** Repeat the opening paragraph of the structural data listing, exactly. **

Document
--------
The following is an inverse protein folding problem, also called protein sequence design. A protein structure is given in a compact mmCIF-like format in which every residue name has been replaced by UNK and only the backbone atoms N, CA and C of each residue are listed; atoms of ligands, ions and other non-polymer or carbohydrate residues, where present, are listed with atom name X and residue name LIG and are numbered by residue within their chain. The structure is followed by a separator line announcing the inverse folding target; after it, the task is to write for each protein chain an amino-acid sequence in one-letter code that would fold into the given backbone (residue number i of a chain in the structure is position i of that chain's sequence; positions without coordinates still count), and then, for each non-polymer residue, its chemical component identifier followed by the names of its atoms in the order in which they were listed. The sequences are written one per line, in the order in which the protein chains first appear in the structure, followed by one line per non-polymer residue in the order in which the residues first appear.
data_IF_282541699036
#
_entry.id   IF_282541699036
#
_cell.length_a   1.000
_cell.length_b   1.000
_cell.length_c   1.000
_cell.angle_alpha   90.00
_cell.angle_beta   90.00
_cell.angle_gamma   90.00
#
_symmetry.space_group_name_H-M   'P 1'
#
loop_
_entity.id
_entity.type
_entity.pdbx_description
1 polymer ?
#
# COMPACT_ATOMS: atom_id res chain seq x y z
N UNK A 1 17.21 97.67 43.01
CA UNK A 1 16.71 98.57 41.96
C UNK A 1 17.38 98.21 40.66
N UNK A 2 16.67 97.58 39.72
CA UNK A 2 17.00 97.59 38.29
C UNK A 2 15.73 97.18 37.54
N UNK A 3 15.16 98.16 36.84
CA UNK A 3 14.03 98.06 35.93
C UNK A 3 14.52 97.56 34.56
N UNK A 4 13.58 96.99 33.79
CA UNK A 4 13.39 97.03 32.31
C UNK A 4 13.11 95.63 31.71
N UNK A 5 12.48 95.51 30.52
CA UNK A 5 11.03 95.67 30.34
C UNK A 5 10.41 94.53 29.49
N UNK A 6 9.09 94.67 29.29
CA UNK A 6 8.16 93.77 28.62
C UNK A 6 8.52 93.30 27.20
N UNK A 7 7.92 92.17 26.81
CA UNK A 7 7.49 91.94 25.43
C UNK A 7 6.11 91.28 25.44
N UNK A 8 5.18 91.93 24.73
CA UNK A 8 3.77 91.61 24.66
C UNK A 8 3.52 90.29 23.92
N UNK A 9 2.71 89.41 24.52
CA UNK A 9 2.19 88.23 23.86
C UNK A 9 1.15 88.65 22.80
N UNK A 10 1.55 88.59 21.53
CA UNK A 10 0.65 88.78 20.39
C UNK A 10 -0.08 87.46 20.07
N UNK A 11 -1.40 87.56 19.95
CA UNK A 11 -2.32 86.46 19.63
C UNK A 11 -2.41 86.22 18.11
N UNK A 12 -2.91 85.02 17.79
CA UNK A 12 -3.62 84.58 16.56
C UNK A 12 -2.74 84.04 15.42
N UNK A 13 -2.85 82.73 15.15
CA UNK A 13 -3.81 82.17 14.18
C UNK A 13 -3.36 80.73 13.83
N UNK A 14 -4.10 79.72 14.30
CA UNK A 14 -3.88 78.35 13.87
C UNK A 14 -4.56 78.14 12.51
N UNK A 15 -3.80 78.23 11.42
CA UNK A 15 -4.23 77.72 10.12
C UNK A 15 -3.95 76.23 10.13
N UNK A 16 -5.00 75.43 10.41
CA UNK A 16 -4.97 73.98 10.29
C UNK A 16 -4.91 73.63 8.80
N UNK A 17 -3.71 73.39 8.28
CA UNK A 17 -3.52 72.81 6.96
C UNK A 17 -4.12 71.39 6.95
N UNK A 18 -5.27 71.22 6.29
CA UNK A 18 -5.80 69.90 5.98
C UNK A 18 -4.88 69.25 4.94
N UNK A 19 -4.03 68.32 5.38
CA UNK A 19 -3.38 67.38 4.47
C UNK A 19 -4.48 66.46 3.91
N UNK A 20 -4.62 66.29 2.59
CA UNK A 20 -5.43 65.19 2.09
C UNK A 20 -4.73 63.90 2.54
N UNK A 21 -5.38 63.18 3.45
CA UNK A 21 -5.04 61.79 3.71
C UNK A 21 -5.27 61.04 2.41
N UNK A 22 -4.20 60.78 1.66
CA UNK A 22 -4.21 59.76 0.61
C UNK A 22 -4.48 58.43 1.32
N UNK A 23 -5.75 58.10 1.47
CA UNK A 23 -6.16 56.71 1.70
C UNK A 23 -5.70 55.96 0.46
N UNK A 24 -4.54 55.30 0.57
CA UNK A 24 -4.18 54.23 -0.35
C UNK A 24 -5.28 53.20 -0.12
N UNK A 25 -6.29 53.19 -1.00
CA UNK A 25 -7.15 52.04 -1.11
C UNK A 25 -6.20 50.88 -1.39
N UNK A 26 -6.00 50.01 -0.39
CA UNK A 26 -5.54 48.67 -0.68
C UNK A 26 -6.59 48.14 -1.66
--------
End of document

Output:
The following is an inverse protein folding problem, also called protein sequence design. A protein structure is given in a compact mmCIF-like format in which every residue name has been replaced by UNK and only the backbone atoms N, CA and C of each residue are listed; atoms of ligands, ions and other non-polymer or carbohydrate residues, where present, are listed with atom name X and residue name LIG and are numbered by residue within their chain. The structure is followed by a separator line announcing the inverse folding target; after it, the task is to write for each protein chain an amino-acid sequence in one-letter code that would fold into the given backbone (residue number i of a chain in the structure is position i of that chain's sequence; positions without coordinates still count), and then, for each non-polymer residue, its chemical component identifier followed by the names of its atoms in the order in which they were listed. The sequences are written one per line, in the order in which the protein chains first appear in the structure, followed by one line per non-polymer residue in the order in which the residues first appear.